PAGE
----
A Time For Everything – the fringe/fringe Festival


As you’ve hopefully heard by now, we are launching our first ensemble-created piece, Juniper Street, this August. Originally we were going to present the piece as part of the FringeArts Neighborhood Fringe Festival. However, we realized that, as a newborn company with a miniscule budget, registering for the Festival would provide poor return on investment.


We are mounting our show in the weeks immediately preceding the Festival in what we call the fringe/fringe Festival, spearheading the launch of a new platform to promote young and new artists creating original work. We would like to return to the roots of what Fringe once meant – encouraging artistic leaps outside of the mainstream theater organizations for little to no cost to the artist. There is no more Live Arts Festival for the Philadelphia Fringe to be on the fringe of; the new names “Presented Fringe” and “Neighborhood Fringe” claim that every show is Fringe. If everything is Fringe, nothing is.


Free. fringe/fringe costs nothing for artists to participate, and we do not take any percentage of box office sales. We recognize that young and new artists do not have the same financial resources as more established groups. To encourage artistic risk-taking, we try to minimize financial risk and maximize exposure. Artists must cross-promote the festival and/or other fringe/fringe shows in their own marketing. The inaugural festival is funded by the participating companies.


Equal. fringe/fringe promotes all artists equally, no matter the scale of the project or clout of the artist. We want to amplify new voices while strengthening existing ones.


Accessible. All fringe/fringe shows are Pay What You Can. We encourage audience membership from all walks of life. Financial circumstances should not prevent people from experiencing art. Artists can suggest donations of any amount, but nobody is to be turned away due to lack of funds.


Are you trying to take down FringeArts? Not at all! We love FringeArts and think it does wonderful things for the city, its artists, and its arts scene. It just isn’t right for us and it probably isn’t right for other companies too. We want to piggyback off of its momentum to give companies that can’t afford its cost a chance to show their work without worrying about going into debt. We want to lower the stress on the artists and encourage even more artistic output. We want to put the Fringe back in FringeArts.


Bad investment? Where’s the math? At its lowest, FringeArts registration is $275. We knew our show Juniper Street was likely going to be performed in an apartment, limiting audiences to ten or fifteen. We also knew that we would have a fairly low number of performances since many of us are current students and scheduling is difficult. With ticket prices hovering around $10 and $15, to break even on the Fringe Guide investment we would need at least half of our audience members to choose to see our show from the Guide (without an ad).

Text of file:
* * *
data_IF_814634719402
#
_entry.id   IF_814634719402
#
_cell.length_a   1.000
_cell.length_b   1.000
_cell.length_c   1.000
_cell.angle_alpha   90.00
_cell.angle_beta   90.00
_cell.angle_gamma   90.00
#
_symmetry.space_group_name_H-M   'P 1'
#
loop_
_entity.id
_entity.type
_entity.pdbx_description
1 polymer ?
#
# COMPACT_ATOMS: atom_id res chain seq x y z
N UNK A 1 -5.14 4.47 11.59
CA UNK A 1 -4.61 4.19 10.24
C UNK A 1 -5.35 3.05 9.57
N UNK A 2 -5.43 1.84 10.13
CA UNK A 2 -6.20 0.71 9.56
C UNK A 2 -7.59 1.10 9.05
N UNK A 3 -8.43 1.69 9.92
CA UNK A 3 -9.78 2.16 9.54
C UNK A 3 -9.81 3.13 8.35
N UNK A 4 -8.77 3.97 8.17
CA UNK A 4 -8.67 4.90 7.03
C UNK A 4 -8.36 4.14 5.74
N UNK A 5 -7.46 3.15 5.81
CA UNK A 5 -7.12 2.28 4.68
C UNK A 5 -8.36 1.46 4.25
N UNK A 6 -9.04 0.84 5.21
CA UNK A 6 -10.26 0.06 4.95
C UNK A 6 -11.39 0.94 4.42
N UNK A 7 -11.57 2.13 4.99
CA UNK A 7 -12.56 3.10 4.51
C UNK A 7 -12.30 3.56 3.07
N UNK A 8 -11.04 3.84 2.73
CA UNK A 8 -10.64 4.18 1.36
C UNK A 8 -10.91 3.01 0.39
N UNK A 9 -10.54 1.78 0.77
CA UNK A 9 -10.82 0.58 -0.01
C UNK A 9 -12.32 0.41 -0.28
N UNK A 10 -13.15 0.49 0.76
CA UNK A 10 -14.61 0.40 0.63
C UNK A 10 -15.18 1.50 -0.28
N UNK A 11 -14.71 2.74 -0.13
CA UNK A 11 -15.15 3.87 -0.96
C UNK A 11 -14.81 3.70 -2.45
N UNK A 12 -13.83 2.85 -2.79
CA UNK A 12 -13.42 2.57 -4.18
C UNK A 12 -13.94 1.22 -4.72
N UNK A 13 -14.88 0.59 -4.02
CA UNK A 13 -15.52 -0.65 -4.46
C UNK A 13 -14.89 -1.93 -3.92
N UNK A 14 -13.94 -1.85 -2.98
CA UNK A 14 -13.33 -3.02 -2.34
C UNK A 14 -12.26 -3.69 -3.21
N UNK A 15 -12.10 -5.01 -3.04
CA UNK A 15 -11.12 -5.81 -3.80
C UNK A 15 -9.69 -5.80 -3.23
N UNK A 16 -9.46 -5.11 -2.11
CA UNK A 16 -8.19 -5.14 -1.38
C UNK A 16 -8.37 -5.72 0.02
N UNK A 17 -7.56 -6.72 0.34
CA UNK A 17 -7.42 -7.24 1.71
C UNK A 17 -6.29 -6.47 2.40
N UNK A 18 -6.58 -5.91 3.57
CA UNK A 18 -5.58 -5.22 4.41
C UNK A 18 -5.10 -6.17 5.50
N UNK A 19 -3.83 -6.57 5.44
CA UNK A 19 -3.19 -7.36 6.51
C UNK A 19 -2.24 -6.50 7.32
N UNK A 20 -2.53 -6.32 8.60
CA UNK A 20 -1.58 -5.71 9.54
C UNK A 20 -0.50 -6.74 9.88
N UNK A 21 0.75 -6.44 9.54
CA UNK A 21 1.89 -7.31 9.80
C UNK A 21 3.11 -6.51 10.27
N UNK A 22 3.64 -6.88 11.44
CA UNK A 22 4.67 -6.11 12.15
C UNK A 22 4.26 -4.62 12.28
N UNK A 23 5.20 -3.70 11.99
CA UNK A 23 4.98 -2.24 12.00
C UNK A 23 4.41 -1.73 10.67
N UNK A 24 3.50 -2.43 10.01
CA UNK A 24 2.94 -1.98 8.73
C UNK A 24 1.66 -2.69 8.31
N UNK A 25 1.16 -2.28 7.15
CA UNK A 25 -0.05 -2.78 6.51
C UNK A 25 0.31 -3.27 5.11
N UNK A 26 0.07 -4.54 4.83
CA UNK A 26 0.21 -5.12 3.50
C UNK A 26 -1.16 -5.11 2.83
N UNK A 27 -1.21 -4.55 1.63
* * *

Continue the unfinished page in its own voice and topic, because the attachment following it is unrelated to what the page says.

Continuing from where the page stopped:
This is a nearly impossible task for newly-formed and young companies. The name recognition isn’t there, so most of your audience will be friends and people they know. Word-of-mouth and personal networking are the real drivers of ticket sales for companies that can’t afford full-page ads in the Fringe Guide. Swift Shuker ([redacted] Co-Artistic Director and director of Juniper Street) wrote and produced a show, XY Scheherazade, in the 2013 FringeArts Festival. They even bought a 1/8-page ad in the guide ($230 for the 2014 Festival). Approximately 8-10 people showed up over the course of the run because they had seen the show in the guide. At $15 a pop, that’s a net loss of at least $355. Even if they hadn’t gotten an ad, the show would not have broken even.


Of course, Fringe registration nets you more than just a few lines in the Guide. FringeArts has a great reputation beyond the city. The administrative team behind the scenes is awesome, and FringeArts provides great press resources. You get a sandwich board. You get a box office (though they keep 10%). You get a membership and Artist Rush – the ability to see any show for $5 if you show up 5 minutes beforehand. These resources are wonderful, but there are alternative solutions without spending $300, and that’s what fringe/fringe wants to do.


How exactly do you plan on doing that? We can form a network of young companies and pool our resources to provide everything the FringeArts Festival can provide for no cost to the artists. We can market our shows together, show them to each other for discounts, and devise the most effective box office strategy for us. We won’t charge for registration or take any percentage of box office sales. Everything will be promoted equally, not privileging any show over any other.


What does FringeArts think? Well, we don’t know. We’ve passed the message on to them but have not yet heard a response. fringe/fringe is not in opposition to FringeArts. It is a new platform, seeking to move in concert with FringeArts to promote young companies in this city. As the movement grows, we look forward to working with FringeArts to establish how best to be Fringe in Philadelphia.


fringe/fringe is accepting submissions from artists until July 20th. Email info@fringefringe.com to join us.


Love and art,
[redacted] Theater Company & fringe/fringe


The Playground Project (www.thepgp.com)
The Phenomenal Animals (www.phenomenalanimals.com)
She is a Problem (www.sheisaproblem.com)